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SEEING RED: EXHIBITING THE RUSSIAN REVOLUTION

THE REVOLUTION IS STILL WITH US: A century ago, the Russian uprising of October 1917 defined the world order we know now, in which the struggle between individual and collective, capital and welfare, identity and authority continues to rage in new and unexpected ways. And though the Soviet state ultimately failed, it nevertheless left smoldering the embers of unrealized utopias and potentialities—visions of life and experience that challenged Western realities of oligarchy, democracy, colonialism, and war.
 
Art was at the center of these transformations. More so than Thermidor or Tahrir Square, the October Revolution posed the perceptual as political. Changing the way we see and sense could change the way we acted and thought. Forms, materials, making, organizing—these were, and could still be, the elements of a new society. In the essay that follow, curator Matthew Witkovsky examines major new exhibitions exploring the cataclysmic event.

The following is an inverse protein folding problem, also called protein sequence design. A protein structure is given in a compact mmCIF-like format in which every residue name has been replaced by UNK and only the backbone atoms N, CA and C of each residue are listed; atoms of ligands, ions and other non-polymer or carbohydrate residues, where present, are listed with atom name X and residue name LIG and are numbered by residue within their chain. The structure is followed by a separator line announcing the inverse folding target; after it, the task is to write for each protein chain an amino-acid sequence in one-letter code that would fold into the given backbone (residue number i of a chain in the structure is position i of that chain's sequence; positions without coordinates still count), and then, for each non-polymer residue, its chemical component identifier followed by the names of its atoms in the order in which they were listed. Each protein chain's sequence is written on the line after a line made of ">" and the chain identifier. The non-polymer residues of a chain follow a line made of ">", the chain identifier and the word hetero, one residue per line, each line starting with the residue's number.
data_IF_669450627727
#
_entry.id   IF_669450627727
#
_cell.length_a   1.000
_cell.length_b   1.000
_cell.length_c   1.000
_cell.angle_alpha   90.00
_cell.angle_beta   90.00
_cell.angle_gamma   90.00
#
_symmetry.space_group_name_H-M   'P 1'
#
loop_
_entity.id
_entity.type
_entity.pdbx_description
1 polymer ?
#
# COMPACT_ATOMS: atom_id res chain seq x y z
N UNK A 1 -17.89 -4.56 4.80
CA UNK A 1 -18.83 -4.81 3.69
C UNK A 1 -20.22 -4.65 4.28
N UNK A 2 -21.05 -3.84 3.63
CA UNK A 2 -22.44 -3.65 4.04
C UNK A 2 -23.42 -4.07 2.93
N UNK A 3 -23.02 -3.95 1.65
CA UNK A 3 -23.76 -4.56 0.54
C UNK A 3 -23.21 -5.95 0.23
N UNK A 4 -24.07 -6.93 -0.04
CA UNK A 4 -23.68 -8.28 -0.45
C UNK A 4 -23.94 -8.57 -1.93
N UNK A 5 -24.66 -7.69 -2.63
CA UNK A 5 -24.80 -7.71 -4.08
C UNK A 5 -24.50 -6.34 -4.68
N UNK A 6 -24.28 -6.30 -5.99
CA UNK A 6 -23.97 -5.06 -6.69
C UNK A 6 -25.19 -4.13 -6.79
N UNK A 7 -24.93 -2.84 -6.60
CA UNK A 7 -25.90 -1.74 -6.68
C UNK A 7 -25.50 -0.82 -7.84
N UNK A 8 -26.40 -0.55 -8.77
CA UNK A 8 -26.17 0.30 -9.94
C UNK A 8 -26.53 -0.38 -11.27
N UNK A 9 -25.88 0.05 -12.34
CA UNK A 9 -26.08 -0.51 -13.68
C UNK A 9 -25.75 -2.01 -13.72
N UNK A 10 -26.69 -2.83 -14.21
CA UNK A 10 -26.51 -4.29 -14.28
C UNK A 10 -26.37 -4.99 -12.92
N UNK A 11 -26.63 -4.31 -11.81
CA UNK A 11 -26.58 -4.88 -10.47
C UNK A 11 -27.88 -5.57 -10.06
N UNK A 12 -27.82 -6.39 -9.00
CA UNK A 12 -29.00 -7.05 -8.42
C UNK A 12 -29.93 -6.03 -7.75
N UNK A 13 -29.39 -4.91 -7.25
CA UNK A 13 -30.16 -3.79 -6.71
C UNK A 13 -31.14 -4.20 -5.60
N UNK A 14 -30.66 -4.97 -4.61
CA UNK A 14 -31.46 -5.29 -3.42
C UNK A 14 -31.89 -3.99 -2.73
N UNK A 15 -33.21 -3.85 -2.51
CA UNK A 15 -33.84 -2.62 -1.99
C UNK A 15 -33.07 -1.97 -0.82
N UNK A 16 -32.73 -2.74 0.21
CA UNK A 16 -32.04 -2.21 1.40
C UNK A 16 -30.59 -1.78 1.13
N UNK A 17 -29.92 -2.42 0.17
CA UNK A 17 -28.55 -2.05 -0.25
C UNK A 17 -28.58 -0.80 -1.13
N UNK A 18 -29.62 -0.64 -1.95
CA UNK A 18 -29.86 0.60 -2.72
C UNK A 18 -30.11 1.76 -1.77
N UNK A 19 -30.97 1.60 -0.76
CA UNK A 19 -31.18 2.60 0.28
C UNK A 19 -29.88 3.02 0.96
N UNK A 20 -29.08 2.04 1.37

Iakov Chernikhov, untitled, 1933, graphite, ink, and gouache on paper, 30 × 24". From “Imagine Moscow: Architecture, Propaganda, Revolution.”

THE CIVILIAN UPRISINGS of 1917, the new world order that followed, and the seismic shifts in art that preceded, accompanied, and dialogued with those events remain subjects of fascination one hundred years later. To mark this centennial, new exhibitions on Soviet Russia abound. In particular, two shows held in London this past spring—at the Design Museum and at the Royal Academy of Arts—helped to gauge that fascination, but also reminded us of the opportunity, realized or misused, for political and cultural self-analysis that the occasion presents. Such concerns are on my own mind as an organizer of another survey of early Soviet art, shown in one version this past summer at Palazzo delle Zattere, Venice, and opening later this month in a quite different form at the Art Institute of Chicago.

At the Design Museum, “Imagine Moscow: Architecture, Propaganda, Revolution,”

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